Last week, Teachers College professor and CPP Co-Director, Yolanda Sealey-Ruiz, spoke at a meeting of the New York Board of Regents and advocated for New York state to allocate funding to “coordinate a statewide version of President Obama’s 2014 My Brother’s Keeper program,” making New York the first state in the nation to answer the President’s call to action.
Obama’s initiative is focused on six milestones in service of addressing “persistent opportunity gaps faced by boys and young men of color and ensure that all young people can reach their full potential”:
- Getting a Healthy Start and Entering School Ready to Learn
- All children should have a healthy start and enter school ready – cognitively, physically, socially, and emotionally.
- Reading at Grade Level by Third Grade
- All children should be reading at grade level by age 8 – the age at which reading to learn becomes essential.
- Graduating from High School Ready for College and Career
- All youth should receive a quality high school education and graduate with the skills and tools needed to advance to postsecondary education or training.
- Completing Postsecondary Education or Training
- Every American should have the option to attend postsecondary education and receive the education and training needed for the quality jobs of today and tomorrow.
- Successfully Entering the Workforce
- Anyone who wants a job should be able to get a job that allows them to support themselves and their families.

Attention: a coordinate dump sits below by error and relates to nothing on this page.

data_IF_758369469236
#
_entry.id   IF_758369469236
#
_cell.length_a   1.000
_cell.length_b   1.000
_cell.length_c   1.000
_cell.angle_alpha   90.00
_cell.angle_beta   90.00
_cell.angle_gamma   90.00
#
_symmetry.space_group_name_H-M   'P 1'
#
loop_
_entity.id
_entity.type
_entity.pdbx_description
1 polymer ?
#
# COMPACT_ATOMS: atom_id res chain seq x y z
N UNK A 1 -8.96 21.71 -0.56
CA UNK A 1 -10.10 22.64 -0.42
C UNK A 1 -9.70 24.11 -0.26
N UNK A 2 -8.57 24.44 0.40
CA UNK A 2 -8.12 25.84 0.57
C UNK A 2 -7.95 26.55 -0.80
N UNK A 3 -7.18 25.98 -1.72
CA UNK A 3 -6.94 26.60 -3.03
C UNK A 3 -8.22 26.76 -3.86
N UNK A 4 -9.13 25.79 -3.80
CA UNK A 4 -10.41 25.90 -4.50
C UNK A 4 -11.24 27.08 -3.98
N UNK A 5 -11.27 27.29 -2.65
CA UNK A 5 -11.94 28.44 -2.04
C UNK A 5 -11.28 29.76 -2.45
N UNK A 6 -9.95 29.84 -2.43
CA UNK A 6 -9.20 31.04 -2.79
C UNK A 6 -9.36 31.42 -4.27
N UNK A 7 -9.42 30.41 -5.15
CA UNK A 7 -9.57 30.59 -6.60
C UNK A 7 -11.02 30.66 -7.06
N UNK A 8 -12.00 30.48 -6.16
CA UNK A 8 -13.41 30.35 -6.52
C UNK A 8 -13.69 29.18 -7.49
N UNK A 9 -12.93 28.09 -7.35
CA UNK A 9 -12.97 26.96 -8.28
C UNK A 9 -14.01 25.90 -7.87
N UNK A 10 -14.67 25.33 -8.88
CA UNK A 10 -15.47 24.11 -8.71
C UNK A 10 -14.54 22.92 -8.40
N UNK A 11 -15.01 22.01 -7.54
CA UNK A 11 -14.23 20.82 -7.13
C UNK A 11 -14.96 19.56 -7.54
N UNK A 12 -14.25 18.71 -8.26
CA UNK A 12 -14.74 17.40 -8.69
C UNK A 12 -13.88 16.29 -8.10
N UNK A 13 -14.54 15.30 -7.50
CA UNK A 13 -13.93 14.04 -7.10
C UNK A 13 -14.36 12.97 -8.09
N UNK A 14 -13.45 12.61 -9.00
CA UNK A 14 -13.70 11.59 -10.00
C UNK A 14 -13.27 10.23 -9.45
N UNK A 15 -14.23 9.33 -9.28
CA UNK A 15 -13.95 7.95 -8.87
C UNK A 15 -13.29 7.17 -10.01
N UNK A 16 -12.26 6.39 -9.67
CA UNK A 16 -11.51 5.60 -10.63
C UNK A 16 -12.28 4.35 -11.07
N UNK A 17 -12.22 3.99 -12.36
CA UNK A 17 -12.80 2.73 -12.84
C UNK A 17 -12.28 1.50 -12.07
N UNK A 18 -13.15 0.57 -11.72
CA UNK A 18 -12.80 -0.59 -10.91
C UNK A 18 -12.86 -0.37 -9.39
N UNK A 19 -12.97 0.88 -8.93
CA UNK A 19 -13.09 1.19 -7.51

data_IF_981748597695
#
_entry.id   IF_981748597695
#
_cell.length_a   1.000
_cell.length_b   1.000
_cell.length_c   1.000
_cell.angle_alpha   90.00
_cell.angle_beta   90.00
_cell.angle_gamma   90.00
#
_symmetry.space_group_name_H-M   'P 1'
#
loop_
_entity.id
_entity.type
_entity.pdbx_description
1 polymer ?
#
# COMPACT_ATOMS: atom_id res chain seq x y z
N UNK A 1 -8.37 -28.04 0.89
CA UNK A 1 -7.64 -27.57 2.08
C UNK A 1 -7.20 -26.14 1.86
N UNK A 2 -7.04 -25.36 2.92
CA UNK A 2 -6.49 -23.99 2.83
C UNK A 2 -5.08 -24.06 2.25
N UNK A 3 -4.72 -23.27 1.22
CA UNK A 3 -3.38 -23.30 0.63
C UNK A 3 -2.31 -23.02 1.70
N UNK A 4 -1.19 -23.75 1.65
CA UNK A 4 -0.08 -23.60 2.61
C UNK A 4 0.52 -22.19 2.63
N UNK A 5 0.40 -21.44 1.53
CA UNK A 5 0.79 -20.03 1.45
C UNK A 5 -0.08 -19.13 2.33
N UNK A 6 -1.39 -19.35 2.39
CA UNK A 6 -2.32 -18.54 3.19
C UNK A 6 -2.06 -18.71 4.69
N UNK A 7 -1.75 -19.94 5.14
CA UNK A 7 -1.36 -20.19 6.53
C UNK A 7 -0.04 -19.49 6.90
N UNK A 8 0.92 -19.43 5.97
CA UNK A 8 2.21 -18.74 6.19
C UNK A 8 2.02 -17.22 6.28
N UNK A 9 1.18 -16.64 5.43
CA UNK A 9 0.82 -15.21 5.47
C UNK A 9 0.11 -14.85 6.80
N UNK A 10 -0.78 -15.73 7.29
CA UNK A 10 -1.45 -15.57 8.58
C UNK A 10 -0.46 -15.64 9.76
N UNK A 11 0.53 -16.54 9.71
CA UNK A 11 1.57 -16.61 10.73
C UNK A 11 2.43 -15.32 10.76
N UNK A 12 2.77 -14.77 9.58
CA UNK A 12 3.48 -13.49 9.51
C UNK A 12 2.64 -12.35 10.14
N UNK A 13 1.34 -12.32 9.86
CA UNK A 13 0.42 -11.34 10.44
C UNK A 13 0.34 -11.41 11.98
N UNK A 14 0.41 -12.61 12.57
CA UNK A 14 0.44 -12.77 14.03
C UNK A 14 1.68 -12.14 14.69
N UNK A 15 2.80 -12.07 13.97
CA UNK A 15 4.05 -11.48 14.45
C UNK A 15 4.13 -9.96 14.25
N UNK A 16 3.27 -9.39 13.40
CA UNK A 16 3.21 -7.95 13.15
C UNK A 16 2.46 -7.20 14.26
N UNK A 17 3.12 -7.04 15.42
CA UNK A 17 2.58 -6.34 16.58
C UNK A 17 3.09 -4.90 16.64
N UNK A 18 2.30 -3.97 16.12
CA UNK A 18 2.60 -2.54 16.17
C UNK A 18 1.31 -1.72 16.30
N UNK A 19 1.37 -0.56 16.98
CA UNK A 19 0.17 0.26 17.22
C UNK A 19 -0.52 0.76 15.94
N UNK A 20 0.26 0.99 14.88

- Keeping Kids on Track and Giving Them Second Chances
- All youth and young adults should be safe from violent crime; and individuals who are confined should receive the education, training, and treatment they need for a second chance.
In her remarks to the Regents, Prof. Sealey-Ruiz reflected on her own teaching to underscore the importance of cultivating spaces of belonging in pedagogy that are in service of educational flourishing and wellbeing:
“In my classes, for example, my students engage in what I call self-work – the getting at beliefs that impact practices and eventually set classroom and school policies that are often at odds with the everyday needs and realities of young men of color in the schools where they serve,” she told the Regents. “We engage in deep discussions on race, culture, linguistic and ethnic diversity, racism, and the skills and dispositions necessary to be an effective teacher of ELA and other content areas in high schools. I have learned over my almost 20 years of teaching at the college and university level, that without this type of self-awareness, it becomes difficult for the knowledge and skills I teach to have any traction or sustainability.”
Sealey-Ruiz emphasized the need for a statewide focus on “better teacher education and professional development to help teachers working with students of color, and the need for increased recruitment of African-American males – who currently comprise less than 2% of the nation’s teaching force — into the teaching profession.”
For more on this story, please visit the article posted on the Teachers College website.